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Thanks so much Phillip for your report. Hayden was before my time and like you I first got to know her from the Balanchine Ballerina's video. She impressed me with her fiery devotion, strength and wisdom. She was never "The Muse" in the long list of Balanchine's muses. Not the way that Farrell or Diana Adams was. But he made many important ballets on her and she was "The Ballerina" at NYCB while many of the muses left, got married or faded away. I'm glad she got her tribute last night, and any night that Jacques D'Amboise is onstage at The State Theater is a good night. As for the moaning interuption during Liebeslieder, it would have been anoying during any ballet but for it to have happened during this one! You can really reach a mental state of grace during this ballet, I'm sorry yours was interupted!

Bob Arrigon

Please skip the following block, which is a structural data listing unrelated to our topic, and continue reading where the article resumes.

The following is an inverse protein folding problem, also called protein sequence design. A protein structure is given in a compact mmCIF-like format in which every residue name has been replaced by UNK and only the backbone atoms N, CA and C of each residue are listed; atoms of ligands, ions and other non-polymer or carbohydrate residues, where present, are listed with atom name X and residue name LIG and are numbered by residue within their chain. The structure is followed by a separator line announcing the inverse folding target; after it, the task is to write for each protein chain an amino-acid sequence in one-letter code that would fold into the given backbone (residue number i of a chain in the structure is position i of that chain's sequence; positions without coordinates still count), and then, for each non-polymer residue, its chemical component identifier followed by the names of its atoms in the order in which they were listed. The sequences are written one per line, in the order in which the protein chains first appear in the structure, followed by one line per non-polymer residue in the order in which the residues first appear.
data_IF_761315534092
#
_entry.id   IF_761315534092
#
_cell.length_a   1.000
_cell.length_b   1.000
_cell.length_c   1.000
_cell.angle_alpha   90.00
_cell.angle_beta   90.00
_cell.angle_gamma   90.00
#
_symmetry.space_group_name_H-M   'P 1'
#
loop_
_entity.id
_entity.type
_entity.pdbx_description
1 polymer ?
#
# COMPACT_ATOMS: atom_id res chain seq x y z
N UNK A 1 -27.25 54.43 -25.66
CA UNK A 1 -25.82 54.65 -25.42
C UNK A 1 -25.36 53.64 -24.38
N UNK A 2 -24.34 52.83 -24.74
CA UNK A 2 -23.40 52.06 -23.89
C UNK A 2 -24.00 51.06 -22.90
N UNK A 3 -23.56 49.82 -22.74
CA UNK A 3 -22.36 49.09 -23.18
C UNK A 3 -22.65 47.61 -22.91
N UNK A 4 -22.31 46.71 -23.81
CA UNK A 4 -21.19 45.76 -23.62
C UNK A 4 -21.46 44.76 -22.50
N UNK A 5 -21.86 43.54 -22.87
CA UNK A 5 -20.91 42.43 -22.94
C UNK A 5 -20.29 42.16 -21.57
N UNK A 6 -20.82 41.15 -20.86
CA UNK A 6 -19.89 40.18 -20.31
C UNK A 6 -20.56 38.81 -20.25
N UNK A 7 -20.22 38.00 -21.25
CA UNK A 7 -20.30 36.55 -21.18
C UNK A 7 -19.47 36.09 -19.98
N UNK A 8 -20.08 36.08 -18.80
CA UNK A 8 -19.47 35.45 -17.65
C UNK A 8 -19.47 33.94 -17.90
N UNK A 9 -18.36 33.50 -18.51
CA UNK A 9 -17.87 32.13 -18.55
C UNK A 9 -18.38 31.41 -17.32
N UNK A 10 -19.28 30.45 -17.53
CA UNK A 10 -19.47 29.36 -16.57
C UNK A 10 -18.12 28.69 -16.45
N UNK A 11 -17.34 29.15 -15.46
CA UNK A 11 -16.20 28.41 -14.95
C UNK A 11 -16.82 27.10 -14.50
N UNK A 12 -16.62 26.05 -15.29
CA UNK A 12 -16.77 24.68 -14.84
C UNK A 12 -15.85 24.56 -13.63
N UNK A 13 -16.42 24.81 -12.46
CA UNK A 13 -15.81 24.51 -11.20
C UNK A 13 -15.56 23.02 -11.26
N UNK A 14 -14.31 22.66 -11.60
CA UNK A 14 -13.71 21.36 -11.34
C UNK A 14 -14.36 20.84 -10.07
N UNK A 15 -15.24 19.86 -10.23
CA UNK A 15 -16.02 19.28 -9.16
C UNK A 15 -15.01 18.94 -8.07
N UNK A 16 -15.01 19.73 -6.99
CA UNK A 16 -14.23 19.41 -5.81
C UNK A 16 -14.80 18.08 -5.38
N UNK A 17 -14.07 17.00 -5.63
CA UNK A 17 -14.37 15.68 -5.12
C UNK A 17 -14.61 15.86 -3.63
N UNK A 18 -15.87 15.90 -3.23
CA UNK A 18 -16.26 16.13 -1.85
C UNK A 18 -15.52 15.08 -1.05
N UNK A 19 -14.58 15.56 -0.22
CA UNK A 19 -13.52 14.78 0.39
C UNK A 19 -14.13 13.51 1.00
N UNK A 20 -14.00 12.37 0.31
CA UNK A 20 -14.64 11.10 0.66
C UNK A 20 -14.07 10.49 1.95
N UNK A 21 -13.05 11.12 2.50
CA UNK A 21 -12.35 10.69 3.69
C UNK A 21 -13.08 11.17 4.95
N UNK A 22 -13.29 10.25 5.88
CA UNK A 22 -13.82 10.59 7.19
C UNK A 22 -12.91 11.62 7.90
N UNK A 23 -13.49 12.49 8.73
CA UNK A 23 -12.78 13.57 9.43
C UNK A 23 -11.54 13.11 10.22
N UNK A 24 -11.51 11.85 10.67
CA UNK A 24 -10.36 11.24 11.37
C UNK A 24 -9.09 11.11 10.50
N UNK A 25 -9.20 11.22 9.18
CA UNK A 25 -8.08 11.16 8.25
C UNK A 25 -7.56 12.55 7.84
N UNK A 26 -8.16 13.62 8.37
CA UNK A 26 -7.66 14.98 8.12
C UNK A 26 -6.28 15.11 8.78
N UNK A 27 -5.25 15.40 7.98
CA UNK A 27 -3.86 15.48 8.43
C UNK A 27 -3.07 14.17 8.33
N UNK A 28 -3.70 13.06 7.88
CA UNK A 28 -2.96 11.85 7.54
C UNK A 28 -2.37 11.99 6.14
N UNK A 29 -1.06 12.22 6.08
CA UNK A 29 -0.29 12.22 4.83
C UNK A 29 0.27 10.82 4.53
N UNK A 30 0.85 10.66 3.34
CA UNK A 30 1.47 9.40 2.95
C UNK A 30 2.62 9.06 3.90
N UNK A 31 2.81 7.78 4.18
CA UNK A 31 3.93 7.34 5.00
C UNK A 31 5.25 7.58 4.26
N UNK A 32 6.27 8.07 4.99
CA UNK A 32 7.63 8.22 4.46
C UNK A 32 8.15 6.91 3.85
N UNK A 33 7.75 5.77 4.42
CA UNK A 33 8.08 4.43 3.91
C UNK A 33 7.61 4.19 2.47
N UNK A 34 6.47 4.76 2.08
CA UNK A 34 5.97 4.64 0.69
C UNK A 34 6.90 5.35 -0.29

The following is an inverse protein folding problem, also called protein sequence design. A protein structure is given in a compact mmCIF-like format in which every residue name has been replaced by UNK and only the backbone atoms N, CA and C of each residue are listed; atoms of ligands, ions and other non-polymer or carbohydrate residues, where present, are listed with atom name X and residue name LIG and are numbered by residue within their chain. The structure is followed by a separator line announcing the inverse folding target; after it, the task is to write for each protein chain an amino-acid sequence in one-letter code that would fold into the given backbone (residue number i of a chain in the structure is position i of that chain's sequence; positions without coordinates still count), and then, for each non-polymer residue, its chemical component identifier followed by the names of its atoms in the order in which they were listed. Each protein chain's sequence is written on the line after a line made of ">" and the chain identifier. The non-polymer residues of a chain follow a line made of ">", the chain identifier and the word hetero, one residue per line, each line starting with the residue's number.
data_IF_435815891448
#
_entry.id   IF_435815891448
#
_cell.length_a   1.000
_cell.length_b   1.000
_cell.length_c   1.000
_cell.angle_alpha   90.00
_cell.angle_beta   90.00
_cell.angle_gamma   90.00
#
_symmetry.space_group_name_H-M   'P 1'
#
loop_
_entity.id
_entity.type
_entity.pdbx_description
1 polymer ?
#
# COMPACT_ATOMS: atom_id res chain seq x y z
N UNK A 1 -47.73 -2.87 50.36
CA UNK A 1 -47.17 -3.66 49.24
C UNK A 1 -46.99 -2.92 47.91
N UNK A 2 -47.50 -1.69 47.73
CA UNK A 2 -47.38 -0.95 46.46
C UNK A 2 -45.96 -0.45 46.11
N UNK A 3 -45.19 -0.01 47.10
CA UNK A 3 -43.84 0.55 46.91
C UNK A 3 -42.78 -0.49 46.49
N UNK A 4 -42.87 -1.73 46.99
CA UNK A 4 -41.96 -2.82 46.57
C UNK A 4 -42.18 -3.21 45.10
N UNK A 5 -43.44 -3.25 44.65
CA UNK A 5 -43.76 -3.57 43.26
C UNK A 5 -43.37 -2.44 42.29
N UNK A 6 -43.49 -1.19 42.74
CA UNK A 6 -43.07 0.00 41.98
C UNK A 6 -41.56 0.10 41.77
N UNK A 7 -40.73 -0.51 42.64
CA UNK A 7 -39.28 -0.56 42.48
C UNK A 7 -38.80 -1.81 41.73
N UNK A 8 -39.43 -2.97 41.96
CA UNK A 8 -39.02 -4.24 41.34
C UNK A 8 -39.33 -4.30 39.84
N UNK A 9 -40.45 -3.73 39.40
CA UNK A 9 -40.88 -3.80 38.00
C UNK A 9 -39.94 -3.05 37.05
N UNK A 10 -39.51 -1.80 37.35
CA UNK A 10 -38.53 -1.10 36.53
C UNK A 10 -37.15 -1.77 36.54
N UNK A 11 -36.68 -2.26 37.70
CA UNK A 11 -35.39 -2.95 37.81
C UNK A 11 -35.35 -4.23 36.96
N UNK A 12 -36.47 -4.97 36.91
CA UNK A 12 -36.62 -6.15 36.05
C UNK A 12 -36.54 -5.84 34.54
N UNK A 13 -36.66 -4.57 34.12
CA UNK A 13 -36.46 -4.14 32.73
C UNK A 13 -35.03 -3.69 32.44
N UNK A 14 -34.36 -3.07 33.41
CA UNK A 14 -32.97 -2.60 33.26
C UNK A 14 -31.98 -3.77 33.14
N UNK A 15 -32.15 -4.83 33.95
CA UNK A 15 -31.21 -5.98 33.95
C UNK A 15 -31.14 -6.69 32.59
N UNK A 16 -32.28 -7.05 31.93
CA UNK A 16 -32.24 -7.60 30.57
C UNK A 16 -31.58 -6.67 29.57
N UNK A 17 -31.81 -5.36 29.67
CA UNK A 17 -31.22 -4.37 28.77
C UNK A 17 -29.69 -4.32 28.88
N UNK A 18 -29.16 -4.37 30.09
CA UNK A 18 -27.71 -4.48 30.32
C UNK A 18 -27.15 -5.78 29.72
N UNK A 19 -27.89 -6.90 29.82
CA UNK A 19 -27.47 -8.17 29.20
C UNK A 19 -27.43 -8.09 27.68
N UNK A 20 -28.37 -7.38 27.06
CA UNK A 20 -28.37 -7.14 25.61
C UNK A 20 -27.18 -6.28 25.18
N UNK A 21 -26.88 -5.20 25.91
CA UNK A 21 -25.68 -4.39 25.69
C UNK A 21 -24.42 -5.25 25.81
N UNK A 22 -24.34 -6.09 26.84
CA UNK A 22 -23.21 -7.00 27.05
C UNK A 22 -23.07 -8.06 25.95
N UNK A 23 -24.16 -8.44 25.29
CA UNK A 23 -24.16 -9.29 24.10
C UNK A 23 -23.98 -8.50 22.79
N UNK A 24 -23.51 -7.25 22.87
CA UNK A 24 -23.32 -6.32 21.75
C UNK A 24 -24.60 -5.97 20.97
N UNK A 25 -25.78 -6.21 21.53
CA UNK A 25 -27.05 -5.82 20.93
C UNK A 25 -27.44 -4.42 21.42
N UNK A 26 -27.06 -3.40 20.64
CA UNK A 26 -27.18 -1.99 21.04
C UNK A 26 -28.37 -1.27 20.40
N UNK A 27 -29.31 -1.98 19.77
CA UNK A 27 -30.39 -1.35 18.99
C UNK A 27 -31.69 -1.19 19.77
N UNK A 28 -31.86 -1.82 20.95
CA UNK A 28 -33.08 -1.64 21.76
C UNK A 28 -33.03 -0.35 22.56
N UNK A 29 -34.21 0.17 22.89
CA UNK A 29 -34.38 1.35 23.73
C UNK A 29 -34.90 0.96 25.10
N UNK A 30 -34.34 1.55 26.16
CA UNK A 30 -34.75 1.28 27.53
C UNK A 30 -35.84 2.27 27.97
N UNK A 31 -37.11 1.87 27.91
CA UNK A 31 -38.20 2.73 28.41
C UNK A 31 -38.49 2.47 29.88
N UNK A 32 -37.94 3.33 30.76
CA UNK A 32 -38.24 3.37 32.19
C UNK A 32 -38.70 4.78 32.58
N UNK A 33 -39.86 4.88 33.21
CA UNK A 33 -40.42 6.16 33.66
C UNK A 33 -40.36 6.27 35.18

Amen to all that you said. I thought that last night's program was one of the best of this or any other NYCB season. You could not ask for a better variety of Balanchine ballets or better performances by the dancers. Yes, the poor woman in the wheelchair with her moaning (she happened to be sitting at the end of the orchestra row in which I was seated)was a distraction but I managed to overcome that and stay focussed on the first part of Liebeslieder. And you are right - Liebeslieder is not for everyone - at first sight it might seem repetitious to some - but I think it is perhaps the most beautiful and exquisite of all the BAlanchine ballets. Years ago, I heard a dance critic (I think it was Anna Kisselgoff) say at a seminar that Liebeslieder was her favorite Balanchine ballet. At the time, I had not seen the ballet and I was saying to myself - what? Better than Apollo, Agon, Cocerto Barocco, Symphony in C, Jewels? Then I saw the ballet for the first time and since then I have seen it many times and I understand perfectly what that critic was saying. It unquestionably now ranks for me in the top two or three among all my BAlanchine favorites. When I watch it, I feel transported to another world.